Lupus doctors and patients hope Selena Gomez's diagnosis increases awareness about the deadly disease.
The pop singer told Billboard she took a sudden break to undergo chemotherapy and her lupus is now in remission. But, the shocking announcement left fans wanting to learn more about the autoimmune condition.
"The body sort of senses itself as being foreign and starts to attack it," explained Dr. Susan Boackle, a professor at CU's School of Medicine.
Boackle says symptoms include fatigue, rashes and joint pain.
Lupus patient Linda Garrett knows them well. It took her 15 years to get an accurate diagnosis.
"Since I've been an adult, I was always sicker than anyone else," said Garrett, who works with the support group Lupus Colorado. "If everyone in my office had a cold, I would be in the hospital with pneumonia."
Boackle says women are at higher risk than men, with peak ages between 15 and 40 years old.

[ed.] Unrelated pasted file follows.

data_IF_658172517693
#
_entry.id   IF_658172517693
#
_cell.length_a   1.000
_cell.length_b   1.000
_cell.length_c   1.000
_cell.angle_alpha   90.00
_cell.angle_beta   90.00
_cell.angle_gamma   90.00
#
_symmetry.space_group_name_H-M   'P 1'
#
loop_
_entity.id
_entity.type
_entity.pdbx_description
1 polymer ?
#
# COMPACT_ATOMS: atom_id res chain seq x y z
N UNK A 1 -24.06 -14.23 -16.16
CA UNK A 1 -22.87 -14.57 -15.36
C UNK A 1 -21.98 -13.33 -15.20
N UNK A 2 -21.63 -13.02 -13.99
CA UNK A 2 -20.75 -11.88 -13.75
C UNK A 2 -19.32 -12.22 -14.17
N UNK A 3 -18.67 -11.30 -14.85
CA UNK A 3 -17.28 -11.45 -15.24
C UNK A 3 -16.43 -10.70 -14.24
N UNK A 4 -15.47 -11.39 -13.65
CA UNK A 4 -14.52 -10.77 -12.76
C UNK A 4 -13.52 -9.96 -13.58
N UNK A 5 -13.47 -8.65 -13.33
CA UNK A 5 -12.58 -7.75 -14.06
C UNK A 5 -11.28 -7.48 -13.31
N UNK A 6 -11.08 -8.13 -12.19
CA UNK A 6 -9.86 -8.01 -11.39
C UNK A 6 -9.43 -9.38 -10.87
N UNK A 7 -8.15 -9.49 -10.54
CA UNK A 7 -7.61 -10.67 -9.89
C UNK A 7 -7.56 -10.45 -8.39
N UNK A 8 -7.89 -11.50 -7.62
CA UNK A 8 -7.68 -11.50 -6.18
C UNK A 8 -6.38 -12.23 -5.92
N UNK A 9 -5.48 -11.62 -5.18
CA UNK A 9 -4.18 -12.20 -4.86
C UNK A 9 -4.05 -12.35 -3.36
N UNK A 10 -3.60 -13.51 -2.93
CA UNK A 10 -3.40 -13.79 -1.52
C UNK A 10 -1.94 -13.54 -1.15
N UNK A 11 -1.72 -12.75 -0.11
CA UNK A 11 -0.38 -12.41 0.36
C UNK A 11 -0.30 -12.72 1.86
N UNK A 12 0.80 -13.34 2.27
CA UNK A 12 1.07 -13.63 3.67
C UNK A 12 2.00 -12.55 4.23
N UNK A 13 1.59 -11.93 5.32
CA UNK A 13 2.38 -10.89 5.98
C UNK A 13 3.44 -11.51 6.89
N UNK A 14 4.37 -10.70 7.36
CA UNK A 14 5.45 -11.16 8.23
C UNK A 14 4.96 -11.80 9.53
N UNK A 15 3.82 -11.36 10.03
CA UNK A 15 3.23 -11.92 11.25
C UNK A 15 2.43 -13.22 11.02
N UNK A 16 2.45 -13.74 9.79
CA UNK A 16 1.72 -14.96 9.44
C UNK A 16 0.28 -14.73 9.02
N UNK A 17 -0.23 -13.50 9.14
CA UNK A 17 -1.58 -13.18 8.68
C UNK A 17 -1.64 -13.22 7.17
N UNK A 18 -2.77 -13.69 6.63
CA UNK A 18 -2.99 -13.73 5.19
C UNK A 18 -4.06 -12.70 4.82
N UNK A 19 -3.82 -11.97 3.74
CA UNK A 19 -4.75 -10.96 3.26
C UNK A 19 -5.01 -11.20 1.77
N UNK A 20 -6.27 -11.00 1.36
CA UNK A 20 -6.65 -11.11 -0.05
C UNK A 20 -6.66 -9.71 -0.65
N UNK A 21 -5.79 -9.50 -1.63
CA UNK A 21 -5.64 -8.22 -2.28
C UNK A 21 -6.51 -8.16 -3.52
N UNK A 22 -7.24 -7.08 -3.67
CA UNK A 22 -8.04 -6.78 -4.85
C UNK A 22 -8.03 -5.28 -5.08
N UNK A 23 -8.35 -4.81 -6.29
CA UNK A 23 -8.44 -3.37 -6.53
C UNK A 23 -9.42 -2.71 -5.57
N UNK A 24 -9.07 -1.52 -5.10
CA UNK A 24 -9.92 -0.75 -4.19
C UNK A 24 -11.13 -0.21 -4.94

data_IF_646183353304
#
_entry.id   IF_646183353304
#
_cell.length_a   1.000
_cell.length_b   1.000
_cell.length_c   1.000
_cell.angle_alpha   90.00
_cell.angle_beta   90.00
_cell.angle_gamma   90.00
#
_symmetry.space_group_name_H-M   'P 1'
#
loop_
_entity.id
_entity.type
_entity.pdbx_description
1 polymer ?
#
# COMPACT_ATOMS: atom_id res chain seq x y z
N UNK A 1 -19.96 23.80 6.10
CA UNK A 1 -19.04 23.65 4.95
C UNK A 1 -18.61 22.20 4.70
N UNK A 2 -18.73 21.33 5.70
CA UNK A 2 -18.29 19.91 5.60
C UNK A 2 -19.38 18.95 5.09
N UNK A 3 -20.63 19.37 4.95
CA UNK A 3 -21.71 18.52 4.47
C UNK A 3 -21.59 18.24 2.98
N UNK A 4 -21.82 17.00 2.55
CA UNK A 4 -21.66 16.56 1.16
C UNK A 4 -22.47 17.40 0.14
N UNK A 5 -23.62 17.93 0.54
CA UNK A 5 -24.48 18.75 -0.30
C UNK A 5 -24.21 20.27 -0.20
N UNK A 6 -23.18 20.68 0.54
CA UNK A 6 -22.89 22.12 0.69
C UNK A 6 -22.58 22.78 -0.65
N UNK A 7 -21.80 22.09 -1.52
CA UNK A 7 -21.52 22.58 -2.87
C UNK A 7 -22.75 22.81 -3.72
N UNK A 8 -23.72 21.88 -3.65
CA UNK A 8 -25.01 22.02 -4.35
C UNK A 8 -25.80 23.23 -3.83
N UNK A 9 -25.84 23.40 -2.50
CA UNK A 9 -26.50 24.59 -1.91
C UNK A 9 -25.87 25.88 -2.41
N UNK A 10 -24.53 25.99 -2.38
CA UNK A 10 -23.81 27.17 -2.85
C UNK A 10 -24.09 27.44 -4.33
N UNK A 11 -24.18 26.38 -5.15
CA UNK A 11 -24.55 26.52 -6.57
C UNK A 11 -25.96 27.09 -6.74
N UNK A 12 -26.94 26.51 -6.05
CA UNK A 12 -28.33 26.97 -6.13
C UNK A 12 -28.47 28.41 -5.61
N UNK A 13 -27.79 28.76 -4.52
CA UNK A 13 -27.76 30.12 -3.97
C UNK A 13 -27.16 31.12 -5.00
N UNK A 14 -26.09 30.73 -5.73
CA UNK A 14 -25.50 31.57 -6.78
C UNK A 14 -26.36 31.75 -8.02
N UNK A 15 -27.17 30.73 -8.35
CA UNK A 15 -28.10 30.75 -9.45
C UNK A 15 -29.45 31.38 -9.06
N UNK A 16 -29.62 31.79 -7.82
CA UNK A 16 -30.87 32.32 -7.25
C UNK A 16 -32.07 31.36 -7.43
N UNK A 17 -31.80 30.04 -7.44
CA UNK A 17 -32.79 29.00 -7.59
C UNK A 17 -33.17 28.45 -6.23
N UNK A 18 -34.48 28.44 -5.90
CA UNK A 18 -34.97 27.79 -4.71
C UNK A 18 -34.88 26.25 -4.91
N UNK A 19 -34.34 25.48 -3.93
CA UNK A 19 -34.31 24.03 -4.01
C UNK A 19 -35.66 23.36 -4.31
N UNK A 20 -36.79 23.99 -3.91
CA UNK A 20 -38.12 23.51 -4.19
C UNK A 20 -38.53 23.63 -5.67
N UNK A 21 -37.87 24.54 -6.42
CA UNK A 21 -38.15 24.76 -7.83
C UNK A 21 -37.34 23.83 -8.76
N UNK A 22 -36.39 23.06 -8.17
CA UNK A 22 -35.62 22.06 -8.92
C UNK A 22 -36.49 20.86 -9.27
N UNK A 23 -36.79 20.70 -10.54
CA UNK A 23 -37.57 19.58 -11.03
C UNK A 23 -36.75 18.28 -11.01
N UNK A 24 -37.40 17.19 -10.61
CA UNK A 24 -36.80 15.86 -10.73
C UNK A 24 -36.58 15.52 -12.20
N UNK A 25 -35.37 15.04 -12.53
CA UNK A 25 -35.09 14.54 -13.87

"Ninety percent of people affected are women, and it affects minorities at a higher rate," said Boackle.
Patients like Garrett hope Selena's celebrity will help raise money for a cure and inspire others to get checked if they, too, suffer mysterious symptoms.
"It's not great news for Selena, but it's great news for our visibility and reaching out to the community because there will be more awareness," said Garrett.
Doctors say lupus patients can live long lives with the help of medicine, but treating the disease early is key.